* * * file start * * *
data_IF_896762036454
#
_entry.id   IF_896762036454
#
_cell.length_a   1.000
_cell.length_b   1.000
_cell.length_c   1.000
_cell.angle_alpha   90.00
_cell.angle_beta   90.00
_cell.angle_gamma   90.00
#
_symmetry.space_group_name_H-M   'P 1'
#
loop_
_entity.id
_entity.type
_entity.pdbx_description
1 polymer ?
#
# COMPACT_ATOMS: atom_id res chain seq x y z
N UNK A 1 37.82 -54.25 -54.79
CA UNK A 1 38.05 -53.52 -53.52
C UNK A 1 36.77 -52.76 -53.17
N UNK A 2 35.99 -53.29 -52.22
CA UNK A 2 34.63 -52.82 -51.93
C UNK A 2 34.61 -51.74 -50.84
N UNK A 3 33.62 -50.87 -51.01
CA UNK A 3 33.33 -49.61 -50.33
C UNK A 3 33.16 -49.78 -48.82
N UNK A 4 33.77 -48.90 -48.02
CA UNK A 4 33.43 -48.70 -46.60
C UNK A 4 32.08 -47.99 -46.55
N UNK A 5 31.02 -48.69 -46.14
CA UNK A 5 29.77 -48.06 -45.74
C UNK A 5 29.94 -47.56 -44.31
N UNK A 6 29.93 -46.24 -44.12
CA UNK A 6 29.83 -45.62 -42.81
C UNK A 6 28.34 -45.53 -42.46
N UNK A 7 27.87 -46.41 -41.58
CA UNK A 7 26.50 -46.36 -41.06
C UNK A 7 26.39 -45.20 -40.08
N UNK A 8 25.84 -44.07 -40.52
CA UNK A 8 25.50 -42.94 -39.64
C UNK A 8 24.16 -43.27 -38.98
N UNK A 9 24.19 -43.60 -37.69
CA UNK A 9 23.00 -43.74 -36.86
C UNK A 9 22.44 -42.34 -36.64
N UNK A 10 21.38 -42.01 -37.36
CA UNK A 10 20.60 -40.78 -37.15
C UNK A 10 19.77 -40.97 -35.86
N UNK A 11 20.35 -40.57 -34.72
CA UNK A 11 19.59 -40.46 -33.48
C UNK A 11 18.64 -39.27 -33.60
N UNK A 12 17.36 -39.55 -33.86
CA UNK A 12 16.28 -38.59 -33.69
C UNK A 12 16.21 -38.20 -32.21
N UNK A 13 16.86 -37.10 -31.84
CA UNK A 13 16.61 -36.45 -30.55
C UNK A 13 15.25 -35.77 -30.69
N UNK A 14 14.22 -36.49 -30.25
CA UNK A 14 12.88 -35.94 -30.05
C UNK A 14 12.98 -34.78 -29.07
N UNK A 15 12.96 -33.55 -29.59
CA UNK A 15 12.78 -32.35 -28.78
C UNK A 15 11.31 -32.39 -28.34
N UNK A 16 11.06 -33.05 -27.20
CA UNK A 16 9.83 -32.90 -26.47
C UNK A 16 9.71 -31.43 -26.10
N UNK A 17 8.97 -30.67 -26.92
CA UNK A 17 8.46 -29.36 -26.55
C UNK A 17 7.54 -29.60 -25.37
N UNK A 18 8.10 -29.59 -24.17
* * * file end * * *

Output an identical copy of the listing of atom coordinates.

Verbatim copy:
data_IF_896762036454
#
_entry.id   IF_896762036454
#
_cell.length_a   1.000
_cell.length_b   1.000
_cell.length_c   1.000
_cell.angle_alpha   90.00
_cell.angle_beta   90.00
_cell.angle_gamma   90.00
#
_symmetry.space_group_name_H-M   'P 1'
#
loop_
_entity.id
_entity.type
_entity.pdbx_description
1 polymer ?
#
# COMPACT_ATOMS: atom_id res chain seq x y z
N UNK A 1 37.82 -54.25 -54.79
CA UNK A 1 38.05 -53.52 -53.52
C UNK A 1 36.77 -52.76 -53.17
N UNK A 2 35.99 -53.29 -52.22
CA UNK A 2 34.63 -52.82 -51.93
C UNK A 2 34.61 -51.74 -50.84
N UNK A 3 33.62 -50.87 -51.01
CA UNK A 3 33.33 -49.61 -50.33
C UNK A 3 33.16 -49.78 -48.82
N UNK A 4 33.77 -48.90 -48.02
CA UNK A 4 33.43 -48.70 -46.60
C UNK A 4 32.08 -47.99 -46.55
N UNK A 5 31.02 -48.69 -46.14
CA UNK A 5 29.77 -48.06 -45.74
C UNK A 5 29.94 -47.56 -44.31
N UNK A 6 29.93 -46.24 -44.12
CA UNK A 6 29.83 -45.62 -42.81
C UNK A 6 28.34 -45.53 -42.46
N UNK A 7 27.87 -46.41 -41.58
CA UNK A 7 26.50 -46.36 -41.06
C UNK A 7 26.39 -45.20 -40.08
N UNK A 8 25.84 -44.07 -40.52
CA UNK A 8 25.50 -42.94 -39.64
C UNK A 8 24.16 -43.27 -38.98
N UNK A 9 24.19 -43.60 -37.69
CA UNK A 9 23.00 -43.74 -36.86
C UNK A 9 22.44 -42.34 -36.64
N UNK A 10 21.38 -42.01 -37.36
CA UNK A 10 20.60 -40.78 -37.15
C UNK A 10 19.77 -40.97 -35.86
N UNK A 11 20.35 -40.57 -34.72
CA UNK A 11 19.59 -40.46 -33.48
C UNK A 11 18.64 -39.27 -33.60
N UNK A 12 17.36 -39.55 -33.86
CA UNK A 12 16.28 -38.59 -33.69
C UNK A 12 16.21 -38.20 -32.21
N UNK A 13 16.86 -37.10 -31.84
CA UNK A 13 16.61 -36.45 -30.55
C UNK A 13 15.25 -35.77 -30.69
N UNK A 14 14.22 -36.49 -30.25
CA UNK A 14 12.88 -35.94 -30.05
C UNK A 14 12.98 -34.78 -29.07
N UNK A 15 12.96 -33.55 -29.59
CA UNK A 15 12.78 -32.35 -28.78
C UNK A 15 11.31 -32.39 -28.34
N UNK A 16 11.06 -33.05 -27.20
CA UNK A 16 9.83 -32.90 -26.47
C UNK A 16 9.71 -31.43 -26.10
N UNK A 17 8.97 -30.67 -26.92
CA UNK A 17 8.46 -29.36 -26.55
C UNK A 17 7.54 -29.60 -25.37
N UNK A 18 8.10 -29.59 -24.17